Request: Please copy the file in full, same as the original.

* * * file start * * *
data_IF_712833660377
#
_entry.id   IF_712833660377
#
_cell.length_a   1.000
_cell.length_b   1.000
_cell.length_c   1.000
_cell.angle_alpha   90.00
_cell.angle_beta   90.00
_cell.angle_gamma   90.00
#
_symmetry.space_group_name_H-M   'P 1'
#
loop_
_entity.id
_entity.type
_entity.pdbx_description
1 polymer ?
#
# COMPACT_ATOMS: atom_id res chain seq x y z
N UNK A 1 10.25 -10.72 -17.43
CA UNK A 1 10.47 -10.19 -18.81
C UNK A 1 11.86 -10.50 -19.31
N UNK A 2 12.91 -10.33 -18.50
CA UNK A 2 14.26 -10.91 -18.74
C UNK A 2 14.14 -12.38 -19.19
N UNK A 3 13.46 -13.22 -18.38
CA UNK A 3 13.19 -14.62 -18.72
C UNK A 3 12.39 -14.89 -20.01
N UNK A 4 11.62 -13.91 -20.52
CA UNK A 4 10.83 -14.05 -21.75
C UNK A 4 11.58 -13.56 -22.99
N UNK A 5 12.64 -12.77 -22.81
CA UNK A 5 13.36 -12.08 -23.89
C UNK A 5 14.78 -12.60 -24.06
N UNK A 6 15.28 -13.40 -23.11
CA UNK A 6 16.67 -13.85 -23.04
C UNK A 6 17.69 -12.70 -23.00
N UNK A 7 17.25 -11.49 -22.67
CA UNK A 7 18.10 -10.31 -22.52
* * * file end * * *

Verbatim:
data_IF_712833660377
#
_entry.id   IF_712833660377
#
_cell.length_a   1.000
_cell.length_b   1.000
_cell.length_c   1.000
_cell.angle_alpha   90.00
_cell.angle_beta   90.00
_cell.angle_gamma   90.00
#
_symmetry.space_group_name_H-M   'P 1'
#
loop_
_entity.id
_entity.type
_entity.pdbx_description
1 polymer ?
#
# COMPACT_ATOMS: atom_id res chain seq x y z
N UNK A 1 10.25 -10.72 -17.43
CA UNK A 1 10.47 -10.19 -18.81
C UNK A 1 11.86 -10.50 -19.31
N UNK A 2 12.91 -10.33 -18.50
CA UNK A 2 14.26 -10.91 -18.74
C UNK A 2 14.14 -12.38 -19.19
N UNK A 3 13.46 -13.22 -18.38
CA UNK A 3 13.19 -14.62 -18.72
C UNK A 3 12.39 -14.89 -20.01
N UNK A 4 11.62 -13.91 -20.52
CA UNK A 4 10.83 -14.05 -21.75
C UNK A 4 11.58 -13.56 -22.99
N UNK A 5 12.64 -12.77 -22.81
CA UNK A 5 13.36 -12.08 -23.89
C UNK A 5 14.78 -12.60 -24.06
N UNK A 6 15.28 -13.40 -23.11
CA UNK A 6 16.67 -13.85 -23.04
C UNK A 6 17.69 -12.70 -23.00
N UNK A 7 17.25 -11.49 -22.67
CA UNK A 7 18.10 -10.31 -22.52